Newsletters are a mainstay of most organizational communication mixes – be it in electronic form or in print. However, keeping the newsletter fresh, consistent and relevant is tough work and often internal communicators grapple with dwindling readership and low engagement.
If your organization has an employee newsletter that is losing steam here are some tips to get it back on track.
Step back to move forward: Sometimes, stepping back to understand what is causing the drop in readership or contributions will allow you to take suitable measures that matter. For example, if your employee demographics have changed you still can’t continue using printed magazines and long copy formats. In today’s face paced world attention spans have dramatically reduced. If your organization has a healthy mix of millennials and other work groups you need to balance content and interest levels. Make the newsletter accessible – at the employee spaces, noticeboards, on the mobile, via the internet for those travelling or at client sites for example. Maybe, it is time to make the newsletter a forum for idea-generation and showcasing innovations from within.
Stick to the basics: Figure out why you started the newsletter in the first place and if those fundamental reasons have changed. My guess is that most newsletters serve as a source for information; help employees stay connected and allows the organization to build culture and community. Make it count for employees by addressing their most pressing concerns. If they can discover experts or find a way to solve a tough work issue it will encourage them to continue looking forward to more editions. Givethem tips, insights, tools and resources that they can’t get elsewhere. Share information that they can use to improve their lives and those around them.
Promote the brand: View your newsletter like a brand which needs to be nourished. Never tamper with the masthead or elements that make your newsletter stand apart or register in employees’ minds. Keep the layout clean and consistent. Stick to timelines – very crucial if you want to build credibility as a brand. Be inclusive in your approach – seek feedback, acknowledge if readers aren’t getting what they need and address their wants quickly. Sometimes, your best advocates are often sitting elsewhere – if you are in a region, getting your global counterparts to review the edition with help immensely. Or, if leaders in your organization’s headquarters can share a message or two it can elevate the brand appeal a bit more. Your employees’ families can be a great audience to reach out. Most love to see their child’s sketches get printed or posted on a company magazine. Getting every edition to be a collector’s item must be your brand’s goal.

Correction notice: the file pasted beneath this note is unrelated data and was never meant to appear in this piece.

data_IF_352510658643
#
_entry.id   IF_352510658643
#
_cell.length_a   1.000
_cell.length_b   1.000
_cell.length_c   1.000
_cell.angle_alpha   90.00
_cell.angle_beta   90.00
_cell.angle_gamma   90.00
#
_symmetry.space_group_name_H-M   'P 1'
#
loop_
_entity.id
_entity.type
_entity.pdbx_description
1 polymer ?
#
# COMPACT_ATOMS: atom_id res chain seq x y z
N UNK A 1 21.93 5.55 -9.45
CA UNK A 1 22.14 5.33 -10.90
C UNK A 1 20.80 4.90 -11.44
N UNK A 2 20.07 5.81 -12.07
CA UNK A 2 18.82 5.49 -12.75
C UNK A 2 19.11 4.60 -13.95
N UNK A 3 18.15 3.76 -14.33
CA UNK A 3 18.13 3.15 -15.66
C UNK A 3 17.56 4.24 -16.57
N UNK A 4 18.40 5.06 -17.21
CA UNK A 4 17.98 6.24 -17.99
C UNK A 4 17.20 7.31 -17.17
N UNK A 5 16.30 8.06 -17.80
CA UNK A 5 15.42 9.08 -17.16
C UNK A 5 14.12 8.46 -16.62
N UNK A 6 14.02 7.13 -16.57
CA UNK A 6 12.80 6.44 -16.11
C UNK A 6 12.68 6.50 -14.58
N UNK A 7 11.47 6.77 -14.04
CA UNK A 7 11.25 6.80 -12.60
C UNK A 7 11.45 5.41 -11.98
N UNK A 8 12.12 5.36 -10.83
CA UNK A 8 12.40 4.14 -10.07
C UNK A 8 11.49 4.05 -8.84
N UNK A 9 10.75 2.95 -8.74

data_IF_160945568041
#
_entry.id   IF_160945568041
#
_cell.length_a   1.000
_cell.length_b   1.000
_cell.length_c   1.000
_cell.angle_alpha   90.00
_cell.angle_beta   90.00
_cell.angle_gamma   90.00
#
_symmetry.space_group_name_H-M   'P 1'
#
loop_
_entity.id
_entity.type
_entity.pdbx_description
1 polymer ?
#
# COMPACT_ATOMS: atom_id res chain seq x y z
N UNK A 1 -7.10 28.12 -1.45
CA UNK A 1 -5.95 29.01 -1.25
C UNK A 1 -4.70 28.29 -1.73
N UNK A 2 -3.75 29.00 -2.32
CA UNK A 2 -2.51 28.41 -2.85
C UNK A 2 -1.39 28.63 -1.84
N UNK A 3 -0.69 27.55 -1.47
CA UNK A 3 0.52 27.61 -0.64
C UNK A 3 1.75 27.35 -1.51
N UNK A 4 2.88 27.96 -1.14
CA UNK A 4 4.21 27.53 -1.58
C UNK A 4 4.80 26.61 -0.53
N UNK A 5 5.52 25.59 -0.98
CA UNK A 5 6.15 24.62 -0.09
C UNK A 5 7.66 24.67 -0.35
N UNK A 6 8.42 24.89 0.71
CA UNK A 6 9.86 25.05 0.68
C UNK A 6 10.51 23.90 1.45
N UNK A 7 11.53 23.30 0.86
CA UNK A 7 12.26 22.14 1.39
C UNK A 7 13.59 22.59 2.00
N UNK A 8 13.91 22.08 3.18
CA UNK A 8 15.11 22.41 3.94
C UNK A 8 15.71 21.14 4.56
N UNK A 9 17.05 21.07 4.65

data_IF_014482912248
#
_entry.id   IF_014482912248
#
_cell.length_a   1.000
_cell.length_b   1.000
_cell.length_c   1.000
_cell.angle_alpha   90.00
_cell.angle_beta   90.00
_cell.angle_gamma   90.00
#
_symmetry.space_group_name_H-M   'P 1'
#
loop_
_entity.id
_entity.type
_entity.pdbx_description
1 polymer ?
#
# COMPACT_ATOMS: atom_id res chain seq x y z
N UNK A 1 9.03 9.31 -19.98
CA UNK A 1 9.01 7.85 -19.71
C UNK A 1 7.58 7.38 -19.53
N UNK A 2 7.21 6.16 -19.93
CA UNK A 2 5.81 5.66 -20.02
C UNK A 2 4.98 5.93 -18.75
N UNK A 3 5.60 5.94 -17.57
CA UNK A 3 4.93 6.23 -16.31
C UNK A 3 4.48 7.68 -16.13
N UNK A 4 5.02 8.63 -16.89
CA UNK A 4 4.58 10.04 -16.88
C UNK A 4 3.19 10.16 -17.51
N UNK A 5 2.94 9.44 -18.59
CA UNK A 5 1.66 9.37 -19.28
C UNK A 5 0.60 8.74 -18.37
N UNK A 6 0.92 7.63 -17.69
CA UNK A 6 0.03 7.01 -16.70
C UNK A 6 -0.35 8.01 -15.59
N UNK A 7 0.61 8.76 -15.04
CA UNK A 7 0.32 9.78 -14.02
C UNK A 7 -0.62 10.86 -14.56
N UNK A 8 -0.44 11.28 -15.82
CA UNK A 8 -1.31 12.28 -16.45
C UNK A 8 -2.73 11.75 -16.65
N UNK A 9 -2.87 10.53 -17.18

Watch for perception killers: Perceptions can hamper your newsletter’s ability to reconnect with employees. For example, if there is a perception that the newsletter is too long or disengaging you need to verify why and how employees think that way. Is it a general feeling across the company or a one-off perception?Keep your audience research handy and your readership analytics ready to defend such perceptions. Nip such concerns in the bud right when they begin surfacing to avoid the long and arduous route of redemption.
Make it social: The internal communicator isn’t the custodian of the newsletter. Every employee in the organization is a shared owner. If you approach your audience with this mindset the chances are that the newsletter will be better received. You can make it happen in multiple ways – create a coalition of internal consultants who will help create and curate content from within. They can serve as your editorial council, your sounding board and your advocates in their respective work units. Personalize your newsletter where you can have the key company content in one section while the rest can be ‘plugged and played’ by the other work teams based on their own content. You will need to spend time to bring in quality control and checks through training – an investment that is sure to be rewarding to them and also for you in the long run.
Demonstrate value: You may not be asked for an ROI for your newsletter but you can help stakeholders and employees stay abreast of the ‘softer’ impact it creates. One of the key measures of success is employee engagement. Think of how your newsletter helps move the needle on that measure. You can also create a simple business benefit meter. By adding time and effort that your team puts in, including agency cost if that is the model you operate with, time that your editorial council invests and the ideas that get generated. Map it against the engagement, reach and connection the newsletter achieves and you can convince even the most stubborn skeptics to convert.
Have other ideas to make your employee newsletter come alive? Keen to hear from you.